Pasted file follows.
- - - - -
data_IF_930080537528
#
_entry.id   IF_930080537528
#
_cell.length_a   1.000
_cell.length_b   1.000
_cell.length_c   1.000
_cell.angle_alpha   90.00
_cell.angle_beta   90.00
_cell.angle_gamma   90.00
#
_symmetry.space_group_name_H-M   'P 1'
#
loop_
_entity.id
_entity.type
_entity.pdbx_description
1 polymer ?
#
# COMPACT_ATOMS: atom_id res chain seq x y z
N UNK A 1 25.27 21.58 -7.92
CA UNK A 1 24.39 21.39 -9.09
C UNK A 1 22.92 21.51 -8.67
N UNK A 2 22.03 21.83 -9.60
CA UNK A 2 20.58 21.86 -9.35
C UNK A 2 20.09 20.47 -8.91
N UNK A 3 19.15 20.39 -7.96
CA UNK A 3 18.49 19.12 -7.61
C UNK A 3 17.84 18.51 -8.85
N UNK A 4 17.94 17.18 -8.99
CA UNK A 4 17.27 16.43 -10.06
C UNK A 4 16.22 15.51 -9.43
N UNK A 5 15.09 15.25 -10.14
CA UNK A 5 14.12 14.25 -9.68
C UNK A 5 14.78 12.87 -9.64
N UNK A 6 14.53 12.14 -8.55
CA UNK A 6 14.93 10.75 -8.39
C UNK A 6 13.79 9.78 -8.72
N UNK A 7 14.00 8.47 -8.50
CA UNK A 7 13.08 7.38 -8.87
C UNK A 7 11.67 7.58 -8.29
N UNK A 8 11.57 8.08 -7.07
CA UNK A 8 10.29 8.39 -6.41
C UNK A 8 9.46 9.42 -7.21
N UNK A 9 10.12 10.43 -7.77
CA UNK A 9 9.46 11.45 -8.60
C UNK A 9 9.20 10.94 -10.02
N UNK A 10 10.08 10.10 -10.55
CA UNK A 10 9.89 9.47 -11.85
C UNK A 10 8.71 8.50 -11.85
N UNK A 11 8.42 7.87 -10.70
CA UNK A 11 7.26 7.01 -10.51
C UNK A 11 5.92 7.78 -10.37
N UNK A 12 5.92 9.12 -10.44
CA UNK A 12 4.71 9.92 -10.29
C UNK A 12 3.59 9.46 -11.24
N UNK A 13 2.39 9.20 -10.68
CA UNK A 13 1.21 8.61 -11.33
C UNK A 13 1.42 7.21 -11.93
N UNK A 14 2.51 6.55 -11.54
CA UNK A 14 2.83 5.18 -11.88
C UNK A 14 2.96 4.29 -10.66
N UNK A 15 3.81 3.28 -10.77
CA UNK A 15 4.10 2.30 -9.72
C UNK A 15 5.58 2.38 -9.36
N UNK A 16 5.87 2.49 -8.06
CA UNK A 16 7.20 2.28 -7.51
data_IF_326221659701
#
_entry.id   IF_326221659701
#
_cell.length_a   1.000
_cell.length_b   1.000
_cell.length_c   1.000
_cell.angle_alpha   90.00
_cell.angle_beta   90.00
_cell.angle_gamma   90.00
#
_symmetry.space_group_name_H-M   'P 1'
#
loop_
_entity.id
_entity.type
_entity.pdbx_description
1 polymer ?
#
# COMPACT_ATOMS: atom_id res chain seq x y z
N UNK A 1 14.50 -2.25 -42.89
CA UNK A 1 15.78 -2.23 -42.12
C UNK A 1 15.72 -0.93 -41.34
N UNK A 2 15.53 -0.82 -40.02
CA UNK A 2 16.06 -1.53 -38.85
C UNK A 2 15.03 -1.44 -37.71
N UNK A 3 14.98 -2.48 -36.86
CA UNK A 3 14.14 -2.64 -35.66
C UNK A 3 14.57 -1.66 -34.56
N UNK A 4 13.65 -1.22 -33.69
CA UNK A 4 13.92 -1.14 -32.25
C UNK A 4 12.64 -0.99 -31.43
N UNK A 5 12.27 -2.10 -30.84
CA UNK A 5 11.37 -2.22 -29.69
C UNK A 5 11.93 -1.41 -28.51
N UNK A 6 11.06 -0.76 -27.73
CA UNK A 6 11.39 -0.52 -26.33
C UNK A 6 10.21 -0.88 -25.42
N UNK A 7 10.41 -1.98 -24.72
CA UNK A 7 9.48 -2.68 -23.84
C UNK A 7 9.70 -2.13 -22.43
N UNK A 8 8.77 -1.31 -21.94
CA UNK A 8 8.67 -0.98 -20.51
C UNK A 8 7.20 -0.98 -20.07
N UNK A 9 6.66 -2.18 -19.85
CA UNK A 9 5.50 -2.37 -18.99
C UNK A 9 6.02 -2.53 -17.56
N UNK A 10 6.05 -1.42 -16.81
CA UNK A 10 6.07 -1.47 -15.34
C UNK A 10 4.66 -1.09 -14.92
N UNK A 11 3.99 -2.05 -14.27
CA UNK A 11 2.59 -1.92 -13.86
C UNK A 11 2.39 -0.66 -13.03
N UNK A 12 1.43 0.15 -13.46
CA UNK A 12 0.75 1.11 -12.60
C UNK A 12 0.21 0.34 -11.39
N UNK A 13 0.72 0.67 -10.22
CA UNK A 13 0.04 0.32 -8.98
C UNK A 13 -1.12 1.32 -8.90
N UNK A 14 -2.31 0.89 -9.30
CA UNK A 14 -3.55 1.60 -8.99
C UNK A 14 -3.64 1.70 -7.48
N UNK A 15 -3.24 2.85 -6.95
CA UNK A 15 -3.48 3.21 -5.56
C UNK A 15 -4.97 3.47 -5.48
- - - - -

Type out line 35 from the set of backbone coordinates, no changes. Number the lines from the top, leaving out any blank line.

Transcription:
C UNK A 5 14.78 12.87 -9.64